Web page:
While we love to moan about our weather, the reality is that we actually enjoy a pretty mild climate compared to most other countries. We don’t get hurricanes, typhoons or cyclones because they originate in tropical waters.
But we are not immune to storms, as well as the tail-ends, or remnants, of hurricanes from across the Atlantic – and when they do hit, they can leave a trail of devastation in their wake, as we have experienced this weekend with storm Ciara.
What is a hurricane force wind?
Hurricane strength winds are defined as wind speeds over 74 mph, and our own British storms often blast us with wind speeds exceeding this, especially in exposed or highland areas. The majority of our storms occur in the autumn and winter, with this year’s storm Ciara proving the most destructive of the season so far. It’s important not to be complacent about the risk of injury and property damage, both during and after storms – so make sure you are properly prepared:
What Should I do Before a Storm?
- Pay attention to weather forecasts and warnings, and continue to check regularly.
- If you are planning outdoor leisure pursuits or to carry out non-essential work outdoors, then cancel or rearrange your plans for another time.
- If it is absolutely essential to be working outdoors, then make sure you are properly prepared with the correct clothing, equipment and make sure your family/friends/employer know what your plans are, where you will be and your expected return time.
- At home, prepare your property. Make sure all garden furniture, play equipment and loose items outside are either tied down or brought inside to prevent it from smashing windows. There are many videos online to demonstrate the damage that a large trampoline sailing on storm winds can do.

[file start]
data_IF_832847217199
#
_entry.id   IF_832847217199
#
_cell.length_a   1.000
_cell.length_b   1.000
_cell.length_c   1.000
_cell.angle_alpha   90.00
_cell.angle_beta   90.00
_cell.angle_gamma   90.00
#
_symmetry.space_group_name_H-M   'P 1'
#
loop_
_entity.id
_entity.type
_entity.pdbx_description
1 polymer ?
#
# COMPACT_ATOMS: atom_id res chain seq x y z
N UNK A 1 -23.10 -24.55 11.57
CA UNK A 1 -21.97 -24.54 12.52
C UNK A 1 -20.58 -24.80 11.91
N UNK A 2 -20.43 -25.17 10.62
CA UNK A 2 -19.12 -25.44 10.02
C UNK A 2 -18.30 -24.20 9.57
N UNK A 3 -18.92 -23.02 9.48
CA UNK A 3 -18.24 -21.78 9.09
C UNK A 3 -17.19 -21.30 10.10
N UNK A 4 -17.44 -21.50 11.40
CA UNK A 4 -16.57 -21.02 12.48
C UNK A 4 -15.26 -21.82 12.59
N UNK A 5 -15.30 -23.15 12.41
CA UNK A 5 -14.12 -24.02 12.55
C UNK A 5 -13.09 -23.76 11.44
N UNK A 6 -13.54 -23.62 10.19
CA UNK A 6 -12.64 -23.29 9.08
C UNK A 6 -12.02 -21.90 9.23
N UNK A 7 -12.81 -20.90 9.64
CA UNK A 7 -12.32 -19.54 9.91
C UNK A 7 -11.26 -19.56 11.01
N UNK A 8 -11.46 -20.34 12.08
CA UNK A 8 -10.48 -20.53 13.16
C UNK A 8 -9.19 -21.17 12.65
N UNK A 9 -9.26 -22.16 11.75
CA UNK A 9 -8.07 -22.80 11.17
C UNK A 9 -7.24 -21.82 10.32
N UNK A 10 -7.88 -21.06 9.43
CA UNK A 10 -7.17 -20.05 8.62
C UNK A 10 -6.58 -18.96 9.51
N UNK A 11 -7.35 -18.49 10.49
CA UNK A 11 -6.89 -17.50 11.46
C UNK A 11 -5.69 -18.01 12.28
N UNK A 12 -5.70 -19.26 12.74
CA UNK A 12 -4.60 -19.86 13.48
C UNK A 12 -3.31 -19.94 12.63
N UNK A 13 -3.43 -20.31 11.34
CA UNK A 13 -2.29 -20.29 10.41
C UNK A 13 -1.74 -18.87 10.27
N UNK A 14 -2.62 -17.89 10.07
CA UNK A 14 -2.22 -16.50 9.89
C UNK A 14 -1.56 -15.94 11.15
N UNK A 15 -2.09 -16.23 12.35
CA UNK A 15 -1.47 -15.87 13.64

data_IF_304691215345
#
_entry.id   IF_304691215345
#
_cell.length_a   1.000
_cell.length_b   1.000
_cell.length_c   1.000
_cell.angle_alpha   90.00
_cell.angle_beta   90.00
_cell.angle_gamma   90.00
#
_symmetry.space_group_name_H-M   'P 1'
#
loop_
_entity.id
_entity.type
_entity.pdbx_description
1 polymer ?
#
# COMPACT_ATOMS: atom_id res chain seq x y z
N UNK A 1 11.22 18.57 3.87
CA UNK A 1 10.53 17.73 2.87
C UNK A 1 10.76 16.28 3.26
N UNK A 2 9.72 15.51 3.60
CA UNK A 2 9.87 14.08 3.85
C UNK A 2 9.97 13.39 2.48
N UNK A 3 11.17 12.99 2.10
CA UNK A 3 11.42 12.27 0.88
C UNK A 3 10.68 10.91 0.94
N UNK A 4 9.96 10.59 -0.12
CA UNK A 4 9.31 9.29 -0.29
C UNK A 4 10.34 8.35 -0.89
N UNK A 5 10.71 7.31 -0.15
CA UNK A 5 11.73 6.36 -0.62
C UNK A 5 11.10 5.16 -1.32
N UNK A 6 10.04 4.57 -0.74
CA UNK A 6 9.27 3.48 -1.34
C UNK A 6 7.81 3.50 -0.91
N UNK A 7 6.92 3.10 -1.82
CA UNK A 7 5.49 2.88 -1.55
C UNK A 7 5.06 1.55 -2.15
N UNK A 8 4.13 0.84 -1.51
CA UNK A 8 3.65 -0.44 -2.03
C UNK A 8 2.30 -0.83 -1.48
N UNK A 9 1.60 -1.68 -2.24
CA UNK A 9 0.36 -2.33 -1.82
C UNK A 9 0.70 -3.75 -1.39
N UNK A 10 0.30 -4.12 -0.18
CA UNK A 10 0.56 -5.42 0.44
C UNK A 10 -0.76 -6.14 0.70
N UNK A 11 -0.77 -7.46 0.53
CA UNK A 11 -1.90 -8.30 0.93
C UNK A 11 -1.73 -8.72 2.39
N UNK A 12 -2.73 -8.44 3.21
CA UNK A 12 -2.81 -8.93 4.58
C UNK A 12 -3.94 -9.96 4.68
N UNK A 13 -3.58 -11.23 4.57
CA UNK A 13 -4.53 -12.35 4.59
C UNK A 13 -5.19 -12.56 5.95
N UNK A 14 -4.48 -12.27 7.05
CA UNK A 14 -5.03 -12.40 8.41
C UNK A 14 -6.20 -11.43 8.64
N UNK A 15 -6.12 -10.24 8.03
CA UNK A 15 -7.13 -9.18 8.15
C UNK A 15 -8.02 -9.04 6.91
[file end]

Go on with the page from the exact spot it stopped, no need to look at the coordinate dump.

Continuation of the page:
- Make sure all external windows and doors are properly shut and securely fastened, including garage doors. If you have shutters, close and secure them.
- Expect and prepare for power cuts, keep torches handy.
- Think about what surrounds your house and any weak points that may be affected. Are there large old trees close to the property? If so, then try and keep the family away from the area of the house that might be hit if it did come down. If your chimney stacks are tall or old, they could come down with strong winds, so make sure beds are well away from them (and obviously, don’t light the fires).
- If possible, park your car away from buildings, walls and trees to stop it getting damaged.
- Check on your elderly or vulnerable neighbours to see if they need any help preparing.
What Should I Do During a Storm?
- Only travel if absolutely necessary. Trees falling on people, either as they are walking or in their cars are a common cause of injury and death during storms. The risk of getting stuck because roads are blocked by fallen trees, accidents or sudden flooding is much higher. Remember that blocked roads will also stop emergency services getting through.
- If you have to drive, be aware of particularly exposed sites on your journey, such as bridges or high roads. Plan a safer, alternative route if possible and prepare for problems by taking warm, waterproof, hi-vis clothing, suitable boots, a torch, food and drink and a means of charging your mobile phone.
- Try to stay inside until the storm passes.
- If you do go outside, be wary that walls, buildings and trees could be unstable, so avoid walking close to them. You also need to be vigilant of flying debris which could hit you.
- Don’t try and repair property damage mid-storm, wait until the weather has eased off and it is daylight.
What Should I Do After a Storm?
- Do not go near downed electricity or telephone lines, or near any water that they could be touching.
- Structures such as walls, buildings and trees may be damaged and unstable. If they are within your property, be very careful when checking and if in doubt, call a relevant professional for inspection. Keep a safe distance from any such structures outside your property.
- Check that elderly or vulnerable neighbours are ok.
- Beware of rising floodwaters that may continue to pose a risk several hours after the rain has eased.